Maraniss’s book also spells out the sad truth that, until he moved to Chicago to become a community organiser, Barack – as he wanted to be known once he went to college – knew very few black Americans. Maraniss consulted the 1960 census to learn that blacks made up only 0.8 per cent of the Hawaiian population, most of them, he says, connected with the US military. “No ethnic group constituted a majority among native Hawaiians, Caucasians, Japanese, Chinese, Filipinos, Koreans, Portuguese, Samoans, Okinawans, and all of their various combinations, but blacks were a minority among minorities.” To other Hawaiians, Obama was hapa, bi-racial. But with most hapa, the ethnic mix was Polynesian–Asian; in particular, Polynesian–Japanese. In the elegantly posed photograph of his graduating class at Punahou, Obama appears to be the only African American. (He claims that he did get to know some older black men his grandfather played poker and bridge with, and an elderly black poet named Frank.)
When he moved to Occidental College in Los Angeles, Obama quickly fell in with a group of articulate, wealthy Pakistani students, not with African Americans. Basketball, the game most likely to give him entrée to black circles, did not. After two years at “Oxy,” Obama transferred to Columbia University in New York where, among black students and close to Harlem, he might have expected to find black friends. Instead, he stayed in his comfort zone, mixing with familiar West Coast white and Pakistani friends. In New York, as in Los Angeles, his steady girlfriend was white. Both young women had connections to Indonesia. Genevieve Cook, in New York, was an Australian. Frustrated by the “veil” that distanced him from her, she foresaw that his future lay with a “lithe, bubbly, strong black lady.”
In Obama’s account, the first black Americans to treat him as one of them – “as a son” – were the subversive black women of the secretarial pool, and the black security guard, at Business International Corporation where he was employed after graduating from Columbia. He was the only black member of the office staff. Perhaps to illustrate the worldly temptations he rejected, Obama described BIC as a Manhattan “consulting house to multinational corporations.” Maraniss interviewed his boss and some of his co-workers: BIC was “a small company that published newsletters on international business.” Hired as a research assistant, Obama says he rose swiftly: “The company promoted me to the position of financial writer. I had my own office, my own secretary, money in the bank. Sometimes coming out of an interview with Japanese financiers or German bond traders, I would catch my reflection in the elevator doors…” Keeping his distance from his white colleagues, he lunched with the black ladies of the secretarial pool. According to Obama’s office colleagues, the office was a cubicle, he didn’t wear a suit, and there was no secretary.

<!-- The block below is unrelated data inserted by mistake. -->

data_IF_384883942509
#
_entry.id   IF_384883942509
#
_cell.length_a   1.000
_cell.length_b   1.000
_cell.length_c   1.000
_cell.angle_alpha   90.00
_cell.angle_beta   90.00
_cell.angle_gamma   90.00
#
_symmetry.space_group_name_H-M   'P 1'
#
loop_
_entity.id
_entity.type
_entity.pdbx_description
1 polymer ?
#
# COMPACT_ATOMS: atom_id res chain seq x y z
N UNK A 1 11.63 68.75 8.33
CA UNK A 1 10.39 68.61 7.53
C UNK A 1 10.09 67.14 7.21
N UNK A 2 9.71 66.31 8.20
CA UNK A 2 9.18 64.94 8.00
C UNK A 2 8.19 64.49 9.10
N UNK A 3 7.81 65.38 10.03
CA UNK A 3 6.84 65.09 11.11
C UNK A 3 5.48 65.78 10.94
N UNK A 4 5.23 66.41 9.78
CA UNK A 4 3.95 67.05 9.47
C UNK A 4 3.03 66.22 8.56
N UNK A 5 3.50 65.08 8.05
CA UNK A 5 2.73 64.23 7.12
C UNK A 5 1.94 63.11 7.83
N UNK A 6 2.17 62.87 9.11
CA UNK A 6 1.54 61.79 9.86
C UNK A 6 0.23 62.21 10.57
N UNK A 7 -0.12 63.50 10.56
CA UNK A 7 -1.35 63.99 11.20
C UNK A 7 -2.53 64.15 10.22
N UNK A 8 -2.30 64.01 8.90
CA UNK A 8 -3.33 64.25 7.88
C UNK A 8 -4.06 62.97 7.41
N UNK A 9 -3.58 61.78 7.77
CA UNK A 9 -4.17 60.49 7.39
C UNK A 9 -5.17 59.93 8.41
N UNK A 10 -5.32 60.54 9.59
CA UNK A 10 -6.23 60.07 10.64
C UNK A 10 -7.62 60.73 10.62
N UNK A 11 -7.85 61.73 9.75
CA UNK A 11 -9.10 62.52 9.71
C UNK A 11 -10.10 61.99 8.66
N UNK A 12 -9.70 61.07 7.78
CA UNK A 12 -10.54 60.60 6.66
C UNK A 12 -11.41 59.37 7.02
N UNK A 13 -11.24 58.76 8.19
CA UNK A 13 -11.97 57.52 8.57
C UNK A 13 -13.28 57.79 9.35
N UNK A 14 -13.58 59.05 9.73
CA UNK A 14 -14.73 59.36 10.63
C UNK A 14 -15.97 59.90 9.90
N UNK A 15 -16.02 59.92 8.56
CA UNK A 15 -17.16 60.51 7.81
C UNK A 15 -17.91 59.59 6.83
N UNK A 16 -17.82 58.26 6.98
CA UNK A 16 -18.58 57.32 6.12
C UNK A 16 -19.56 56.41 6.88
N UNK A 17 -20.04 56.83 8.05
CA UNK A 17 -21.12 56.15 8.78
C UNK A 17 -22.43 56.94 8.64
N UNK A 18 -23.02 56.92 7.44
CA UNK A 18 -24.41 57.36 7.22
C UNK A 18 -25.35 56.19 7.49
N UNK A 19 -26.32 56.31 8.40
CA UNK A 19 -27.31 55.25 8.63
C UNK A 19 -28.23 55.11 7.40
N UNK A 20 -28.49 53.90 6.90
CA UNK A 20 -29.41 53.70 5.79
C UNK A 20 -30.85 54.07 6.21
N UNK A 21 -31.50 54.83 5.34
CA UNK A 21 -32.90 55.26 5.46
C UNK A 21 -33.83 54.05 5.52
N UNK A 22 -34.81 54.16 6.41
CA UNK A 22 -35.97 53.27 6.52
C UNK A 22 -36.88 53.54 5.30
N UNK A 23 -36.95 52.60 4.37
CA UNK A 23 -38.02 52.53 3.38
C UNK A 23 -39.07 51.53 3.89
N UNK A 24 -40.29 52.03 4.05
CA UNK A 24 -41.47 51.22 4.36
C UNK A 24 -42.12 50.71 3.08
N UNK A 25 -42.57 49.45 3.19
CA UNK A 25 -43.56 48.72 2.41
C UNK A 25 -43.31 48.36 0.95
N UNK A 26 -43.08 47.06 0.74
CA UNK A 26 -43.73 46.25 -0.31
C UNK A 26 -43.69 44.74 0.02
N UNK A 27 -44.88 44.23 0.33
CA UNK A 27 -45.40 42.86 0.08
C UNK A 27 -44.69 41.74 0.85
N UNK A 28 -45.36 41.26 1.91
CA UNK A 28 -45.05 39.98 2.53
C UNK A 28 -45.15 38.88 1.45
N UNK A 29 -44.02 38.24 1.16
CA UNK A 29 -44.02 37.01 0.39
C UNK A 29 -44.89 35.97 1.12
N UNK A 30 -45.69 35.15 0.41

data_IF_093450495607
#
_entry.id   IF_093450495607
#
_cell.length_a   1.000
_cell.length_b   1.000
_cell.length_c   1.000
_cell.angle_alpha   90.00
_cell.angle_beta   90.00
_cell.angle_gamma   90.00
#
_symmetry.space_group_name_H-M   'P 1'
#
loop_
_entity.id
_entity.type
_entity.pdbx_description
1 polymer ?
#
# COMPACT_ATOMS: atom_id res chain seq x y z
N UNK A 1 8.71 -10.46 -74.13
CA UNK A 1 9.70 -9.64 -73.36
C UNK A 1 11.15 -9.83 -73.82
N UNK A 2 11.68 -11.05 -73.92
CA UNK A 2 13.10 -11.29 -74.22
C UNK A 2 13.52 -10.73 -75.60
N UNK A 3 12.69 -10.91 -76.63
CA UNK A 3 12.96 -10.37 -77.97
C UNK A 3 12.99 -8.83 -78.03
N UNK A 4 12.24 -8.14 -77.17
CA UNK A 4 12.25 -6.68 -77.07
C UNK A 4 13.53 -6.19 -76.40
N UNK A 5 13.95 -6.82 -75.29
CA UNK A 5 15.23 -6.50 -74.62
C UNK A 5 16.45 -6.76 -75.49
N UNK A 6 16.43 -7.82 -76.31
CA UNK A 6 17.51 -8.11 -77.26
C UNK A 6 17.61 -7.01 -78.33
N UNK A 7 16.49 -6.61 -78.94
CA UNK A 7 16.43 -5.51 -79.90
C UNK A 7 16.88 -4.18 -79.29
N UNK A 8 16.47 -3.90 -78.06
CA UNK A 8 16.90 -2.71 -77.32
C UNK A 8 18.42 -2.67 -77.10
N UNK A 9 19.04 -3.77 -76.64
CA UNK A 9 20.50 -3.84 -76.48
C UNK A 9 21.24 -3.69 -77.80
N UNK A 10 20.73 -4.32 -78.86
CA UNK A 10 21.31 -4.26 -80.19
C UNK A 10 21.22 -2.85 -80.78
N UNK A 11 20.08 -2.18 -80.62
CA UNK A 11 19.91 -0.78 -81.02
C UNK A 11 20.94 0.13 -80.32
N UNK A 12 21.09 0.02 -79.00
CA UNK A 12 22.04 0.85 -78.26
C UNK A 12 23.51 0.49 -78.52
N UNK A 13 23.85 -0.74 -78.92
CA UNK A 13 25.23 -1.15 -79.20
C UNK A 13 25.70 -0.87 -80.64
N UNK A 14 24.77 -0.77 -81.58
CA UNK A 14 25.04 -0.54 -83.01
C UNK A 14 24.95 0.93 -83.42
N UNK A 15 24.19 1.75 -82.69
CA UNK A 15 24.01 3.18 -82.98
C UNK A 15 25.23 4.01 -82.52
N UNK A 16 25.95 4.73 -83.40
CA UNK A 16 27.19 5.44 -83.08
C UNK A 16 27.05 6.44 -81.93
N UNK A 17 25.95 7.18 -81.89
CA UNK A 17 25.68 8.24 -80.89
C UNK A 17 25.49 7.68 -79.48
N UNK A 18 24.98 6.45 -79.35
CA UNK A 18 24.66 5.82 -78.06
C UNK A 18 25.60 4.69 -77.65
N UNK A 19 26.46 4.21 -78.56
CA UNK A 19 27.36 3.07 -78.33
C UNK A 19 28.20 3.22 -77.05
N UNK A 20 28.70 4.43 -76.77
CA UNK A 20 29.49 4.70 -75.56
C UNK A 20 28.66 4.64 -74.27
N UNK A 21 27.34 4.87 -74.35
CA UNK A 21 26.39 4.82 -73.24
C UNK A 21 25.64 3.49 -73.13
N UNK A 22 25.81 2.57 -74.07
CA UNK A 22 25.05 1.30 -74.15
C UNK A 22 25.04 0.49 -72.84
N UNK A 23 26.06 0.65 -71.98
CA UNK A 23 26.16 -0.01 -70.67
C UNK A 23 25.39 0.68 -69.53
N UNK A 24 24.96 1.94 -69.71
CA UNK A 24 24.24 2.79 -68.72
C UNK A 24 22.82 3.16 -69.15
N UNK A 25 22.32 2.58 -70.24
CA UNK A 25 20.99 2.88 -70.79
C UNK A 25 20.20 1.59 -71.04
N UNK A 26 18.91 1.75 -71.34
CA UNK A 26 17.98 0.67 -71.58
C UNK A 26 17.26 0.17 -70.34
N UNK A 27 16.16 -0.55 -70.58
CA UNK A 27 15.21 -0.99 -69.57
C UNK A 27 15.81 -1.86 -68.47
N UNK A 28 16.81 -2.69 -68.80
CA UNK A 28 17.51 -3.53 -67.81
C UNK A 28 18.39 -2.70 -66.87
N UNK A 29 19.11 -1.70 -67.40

Once he arrived in Chicago as a skinny twenty-three-year-old community organiser, three black middle-aged single mothers he began to work with – Angela, Shirley and Mona – took him under their wing. (They have all the best lines in Dreams from My Father.) The novice community organiser soon realised that he could learn from the achievements of the black churches of Chicago’s South Side in running successful social programs. Seeking their help, he attracted the fatherly concern of several black ministers. “Had I heard the Good News? some of them would ask me. Do you know where it is that your faith is coming from?”
Obama had no religion. Nor did his mother or his grandparents. Readers of Dreams from My Father will be familiar with the story of his meeting first, with Reverend Phillips, and then with other pastors, all of whom urged him to visit Reverend Jeremiah Wright of Trinity United Church of Christ. At their initial meeting, Wright impressed Obama by telling him his life story and what Trinity was about. Even so, it took some time to dispel Obama’s scepticism about Trinity’s ambitious programs for the disadvantaged and its burgeoning membership of black middle-class professionals. Grappling with his own conflicting ambitions, Obama had applied to Harvard Law School, the pathway to professional and financial success. He was accepted, and at last decided to attend Sunday morning service at Trinity. Reverend Wright’s sermon was on “the audacity of hope.” It was Obama’s road-to-Damascus experience: